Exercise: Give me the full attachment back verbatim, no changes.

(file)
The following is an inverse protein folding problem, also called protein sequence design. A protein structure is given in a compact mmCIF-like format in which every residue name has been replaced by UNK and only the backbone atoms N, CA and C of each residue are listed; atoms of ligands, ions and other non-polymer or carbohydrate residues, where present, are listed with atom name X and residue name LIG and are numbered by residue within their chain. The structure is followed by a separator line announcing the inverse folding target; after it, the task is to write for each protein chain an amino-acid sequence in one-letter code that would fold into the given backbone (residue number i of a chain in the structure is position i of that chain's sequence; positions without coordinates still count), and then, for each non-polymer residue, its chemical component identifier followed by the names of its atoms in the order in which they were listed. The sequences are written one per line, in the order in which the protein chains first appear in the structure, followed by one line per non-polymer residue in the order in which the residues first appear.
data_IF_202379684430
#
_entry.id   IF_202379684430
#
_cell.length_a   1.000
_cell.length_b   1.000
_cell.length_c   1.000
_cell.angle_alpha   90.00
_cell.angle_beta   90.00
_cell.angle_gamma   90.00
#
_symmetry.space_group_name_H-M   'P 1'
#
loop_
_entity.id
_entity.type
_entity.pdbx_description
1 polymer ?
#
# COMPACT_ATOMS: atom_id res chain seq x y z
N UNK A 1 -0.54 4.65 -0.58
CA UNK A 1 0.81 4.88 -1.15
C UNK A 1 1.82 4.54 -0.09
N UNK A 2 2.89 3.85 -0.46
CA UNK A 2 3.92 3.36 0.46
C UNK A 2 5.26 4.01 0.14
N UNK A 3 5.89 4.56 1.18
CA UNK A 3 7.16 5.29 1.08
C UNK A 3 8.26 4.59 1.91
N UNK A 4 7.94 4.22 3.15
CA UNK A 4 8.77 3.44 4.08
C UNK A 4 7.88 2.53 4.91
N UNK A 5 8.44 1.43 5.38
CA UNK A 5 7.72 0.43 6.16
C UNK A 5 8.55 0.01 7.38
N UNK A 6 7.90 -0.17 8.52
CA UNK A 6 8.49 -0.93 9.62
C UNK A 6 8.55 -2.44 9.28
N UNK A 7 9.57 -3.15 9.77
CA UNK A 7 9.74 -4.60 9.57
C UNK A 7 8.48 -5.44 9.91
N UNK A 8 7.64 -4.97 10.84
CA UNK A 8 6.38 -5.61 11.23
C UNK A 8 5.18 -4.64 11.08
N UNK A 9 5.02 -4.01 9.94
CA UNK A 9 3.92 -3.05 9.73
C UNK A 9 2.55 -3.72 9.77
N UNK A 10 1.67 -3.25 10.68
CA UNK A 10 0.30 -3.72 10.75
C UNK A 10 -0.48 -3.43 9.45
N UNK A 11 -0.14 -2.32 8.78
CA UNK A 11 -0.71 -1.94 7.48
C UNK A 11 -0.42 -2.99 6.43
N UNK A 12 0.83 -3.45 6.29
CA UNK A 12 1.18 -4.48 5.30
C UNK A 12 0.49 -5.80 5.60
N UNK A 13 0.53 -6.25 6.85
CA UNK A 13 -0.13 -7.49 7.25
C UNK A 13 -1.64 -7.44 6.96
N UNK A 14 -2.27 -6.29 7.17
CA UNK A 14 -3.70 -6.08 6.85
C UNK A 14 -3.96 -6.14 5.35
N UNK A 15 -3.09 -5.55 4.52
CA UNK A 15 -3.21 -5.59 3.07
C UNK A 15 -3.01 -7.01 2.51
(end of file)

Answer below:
The following is an inverse protein folding problem, also called protein sequence design. A protein structure is given in a compact mmCIF-like format in which every residue name has been replaced by UNK and only the backbone atoms N, CA and C of each residue are listed; atoms of ligands, ions and other non-polymer or carbohydrate residues, where present, are listed with atom name X and residue name LIG and are numbered by residue within their chain. The structure is followed by a separator line announcing the inverse folding target; after it, the task is to write for each protein chain an amino-acid sequence in one-letter code that would fold into the given backbone (residue number i of a chain in the structure is position i of that chain's sequence; positions without coordinates still count), and then, for each non-polymer residue, its chemical component identifier followed by the names of its atoms in the order in which they were listed. The sequences are written one per line, in the order in which the protein chains first appear in the structure, followed by one line per non-polymer residue in the order in which the residues first appear.
data_IF_202379684430
#
_entry.id   IF_202379684430
#
_cell.length_a   1.000
_cell.length_b   1.000
_cell.length_c   1.000
_cell.angle_alpha   90.00
_cell.angle_beta   90.00
_cell.angle_gamma   90.00
#
_symmetry.space_group_name_H-M   'P 1'
#
loop_
_entity.id
_entity.type
_entity.pdbx_description
1 polymer ?
#
# COMPACT_ATOMS: atom_id res chain seq x y z
N UNK A 1 -0.54 4.65 -0.58
CA UNK A 1 0.81 4.88 -1.15
C UNK A 1 1.82 4.54 -0.09
N UNK A 2 2.89 3.85 -0.46
CA UNK A 2 3.92 3.36 0.46
C UNK A 2 5.26 4.01 0.14
N UNK A 3 5.89 4.56 1.18
CA UNK A 3 7.16 5.29 1.08
C UNK A 3 8.26 4.59 1.91
N UNK A 4 7.94 4.22 3.15
CA UNK A 4 8.77 3.44 4.08
C UNK A 4 7.88 2.53 4.91
N UNK A 5 8.44 1.43 5.38
CA UNK A 5 7.72 0.43 6.16
C UNK A 5 8.55 0.01 7.38
N UNK A 6 7.90 -0.17 8.52
CA UNK A 6 8.49 -0.93 9.62
C UNK A 6 8.55 -2.44 9.28
N UNK A 7 9.57 -3.15 9.77
CA UNK A 7 9.74 -4.60 9.57
C UNK A 7 8.48 -5.44 9.91
N UNK A 8 7.64 -4.97 10.84
CA UNK A 8 6.38 -5.61 11.23
C UNK A 8 5.18 -4.64 11.08
N UNK A 9 5.02 -4.01 9.94
CA UNK A 9 3.92 -3.05 9.73
C UNK A 9 2.55 -3.72 9.77
N UNK A 10 1.67 -3.25 10.68
CA UNK A 10 0.30 -3.72 10.75
C UNK A 10 -0.48 -3.43 9.45
N UNK A 11 -0.14 -2.32 8.78
CA UNK A 11 -0.71 -1.94 7.48
C UNK A 11 -0.42 -2.99 6.43
N UNK A 12 0.83 -3.45 6.29
CA UNK A 12 1.18 -4.48 5.30
C UNK A 12 0.49 -5.80 5.60
N UNK A 13 0.53 -6.25 6.85
CA UNK A 13 -0.13 -7.49 7.25
C UNK A 13 -1.64 -7.44 6.96
N UNK A 14 -2.27 -6.29 7.17
CA UNK A 14 -3.70 -6.08 6.85
C UNK A 14 -3.96 -6.14 5.35
N UNK A 15 -3.09 -5.55 4.52
CA UNK A 15 -3.21 -5.59 3.07
C UNK A 15 -3.01 -7.01 2.51